On Sunday, 29th November 2015, a Dublin City Council commemorative plaque honouring the Irish poet and literary critic Edward Dowden (1843-1913) was unveiled in Ballsbridge.
The plaque is located at 50 Wellington Road, Dublin 4, where Dowden lived for several years, with Councillor Mícheál Mac Donncha speaking on behalf of Dublin City Council’s Commemorative Naming Committee.
Appointed to the newly created position of Chair of English Literature at Trinity College Dublin in 1867, Dowden quickly earned a reputation as an internationally respected literary critic and was an authority on William Shakespeare as well as figures such as Percy Bysshe Shelley and Robert Browning. A staunch unionist who was hostile to the Irish Literary Revival and growth of Irish nationalism during his later years, Dowden received honorary degrees from the Universities of Oxford, Edinburgh, and Princeton.
He married twice and had several children, with a daughter from his first marriage, Hester Meredith Dowden (1868-1949), going to become one of the most famous spiritualists and psychic investigators during the first half of the twentieth century. Those wishing to learn more about a figure described by author John Eglinton as “almost a saint to culture”, should consult the chapter ‘Edward Dowden: Irish Victorian’ in Terence Brown’s book Ireland’s Literature: Selected Essays (1989). You can reserve a copy of the book when Level 5 restrictions are lifted.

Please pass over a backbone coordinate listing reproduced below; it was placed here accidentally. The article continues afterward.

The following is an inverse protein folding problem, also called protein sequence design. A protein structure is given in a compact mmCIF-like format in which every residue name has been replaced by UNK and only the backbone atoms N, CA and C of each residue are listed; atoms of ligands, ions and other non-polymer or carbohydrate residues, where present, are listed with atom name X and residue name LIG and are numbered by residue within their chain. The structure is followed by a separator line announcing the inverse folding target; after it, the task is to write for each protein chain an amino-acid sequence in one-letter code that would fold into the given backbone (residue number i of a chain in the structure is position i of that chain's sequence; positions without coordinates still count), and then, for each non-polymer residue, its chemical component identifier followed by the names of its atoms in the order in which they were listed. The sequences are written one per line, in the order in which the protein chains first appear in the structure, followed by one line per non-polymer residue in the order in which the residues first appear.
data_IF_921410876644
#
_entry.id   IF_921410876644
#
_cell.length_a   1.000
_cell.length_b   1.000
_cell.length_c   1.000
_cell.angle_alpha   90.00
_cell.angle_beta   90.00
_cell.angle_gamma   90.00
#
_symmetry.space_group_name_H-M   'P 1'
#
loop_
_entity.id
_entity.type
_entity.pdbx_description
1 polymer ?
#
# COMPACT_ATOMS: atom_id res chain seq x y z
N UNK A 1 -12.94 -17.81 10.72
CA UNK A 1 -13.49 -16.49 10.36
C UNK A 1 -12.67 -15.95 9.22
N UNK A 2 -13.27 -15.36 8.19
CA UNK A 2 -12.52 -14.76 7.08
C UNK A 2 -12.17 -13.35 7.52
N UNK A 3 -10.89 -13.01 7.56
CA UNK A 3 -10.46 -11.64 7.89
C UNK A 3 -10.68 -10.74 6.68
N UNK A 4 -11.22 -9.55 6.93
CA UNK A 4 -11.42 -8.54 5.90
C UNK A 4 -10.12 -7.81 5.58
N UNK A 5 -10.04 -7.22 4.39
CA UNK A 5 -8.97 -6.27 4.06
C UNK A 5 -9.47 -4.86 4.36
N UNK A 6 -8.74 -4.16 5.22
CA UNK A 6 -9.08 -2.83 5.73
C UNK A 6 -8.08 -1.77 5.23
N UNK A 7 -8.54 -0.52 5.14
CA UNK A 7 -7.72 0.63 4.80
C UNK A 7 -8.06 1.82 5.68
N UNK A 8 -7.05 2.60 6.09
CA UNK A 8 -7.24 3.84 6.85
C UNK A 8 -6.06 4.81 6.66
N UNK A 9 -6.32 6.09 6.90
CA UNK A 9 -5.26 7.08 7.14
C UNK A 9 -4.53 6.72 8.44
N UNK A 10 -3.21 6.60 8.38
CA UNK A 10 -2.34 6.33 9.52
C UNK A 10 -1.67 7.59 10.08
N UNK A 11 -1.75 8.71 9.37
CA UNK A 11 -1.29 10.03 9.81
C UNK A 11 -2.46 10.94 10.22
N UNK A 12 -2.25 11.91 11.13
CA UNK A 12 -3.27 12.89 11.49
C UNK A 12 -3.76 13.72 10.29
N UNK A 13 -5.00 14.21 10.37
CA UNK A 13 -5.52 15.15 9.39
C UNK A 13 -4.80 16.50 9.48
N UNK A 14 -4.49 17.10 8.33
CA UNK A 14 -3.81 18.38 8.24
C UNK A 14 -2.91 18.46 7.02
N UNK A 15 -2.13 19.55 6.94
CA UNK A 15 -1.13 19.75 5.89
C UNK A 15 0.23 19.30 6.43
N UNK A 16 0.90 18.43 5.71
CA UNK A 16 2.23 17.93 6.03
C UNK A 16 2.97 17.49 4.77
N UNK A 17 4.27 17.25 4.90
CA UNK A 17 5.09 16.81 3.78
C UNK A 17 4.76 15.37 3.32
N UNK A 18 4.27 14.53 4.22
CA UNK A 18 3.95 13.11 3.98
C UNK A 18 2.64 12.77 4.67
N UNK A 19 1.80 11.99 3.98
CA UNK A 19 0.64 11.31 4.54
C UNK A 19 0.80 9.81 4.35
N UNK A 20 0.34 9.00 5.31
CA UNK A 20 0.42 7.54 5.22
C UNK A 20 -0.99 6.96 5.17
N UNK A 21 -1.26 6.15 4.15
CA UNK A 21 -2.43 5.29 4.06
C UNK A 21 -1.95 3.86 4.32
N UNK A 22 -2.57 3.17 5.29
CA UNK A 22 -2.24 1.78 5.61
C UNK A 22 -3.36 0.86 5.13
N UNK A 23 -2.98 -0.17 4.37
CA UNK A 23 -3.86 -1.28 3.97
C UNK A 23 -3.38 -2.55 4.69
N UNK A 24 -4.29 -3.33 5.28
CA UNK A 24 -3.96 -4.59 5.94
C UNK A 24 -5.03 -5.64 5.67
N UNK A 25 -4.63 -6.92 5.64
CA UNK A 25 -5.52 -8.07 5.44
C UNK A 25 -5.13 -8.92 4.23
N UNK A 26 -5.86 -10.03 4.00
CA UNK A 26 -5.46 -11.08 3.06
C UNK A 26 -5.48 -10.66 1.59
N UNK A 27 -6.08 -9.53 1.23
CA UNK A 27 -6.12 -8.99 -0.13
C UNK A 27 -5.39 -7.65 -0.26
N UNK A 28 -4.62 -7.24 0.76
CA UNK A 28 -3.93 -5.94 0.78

Watch the presentation below by Dr James Curry, Dublin City Council historian in residence, which is part of a “Plaques of Dublin” online lecture series.
Submitted by Historian in Residence, James Curry.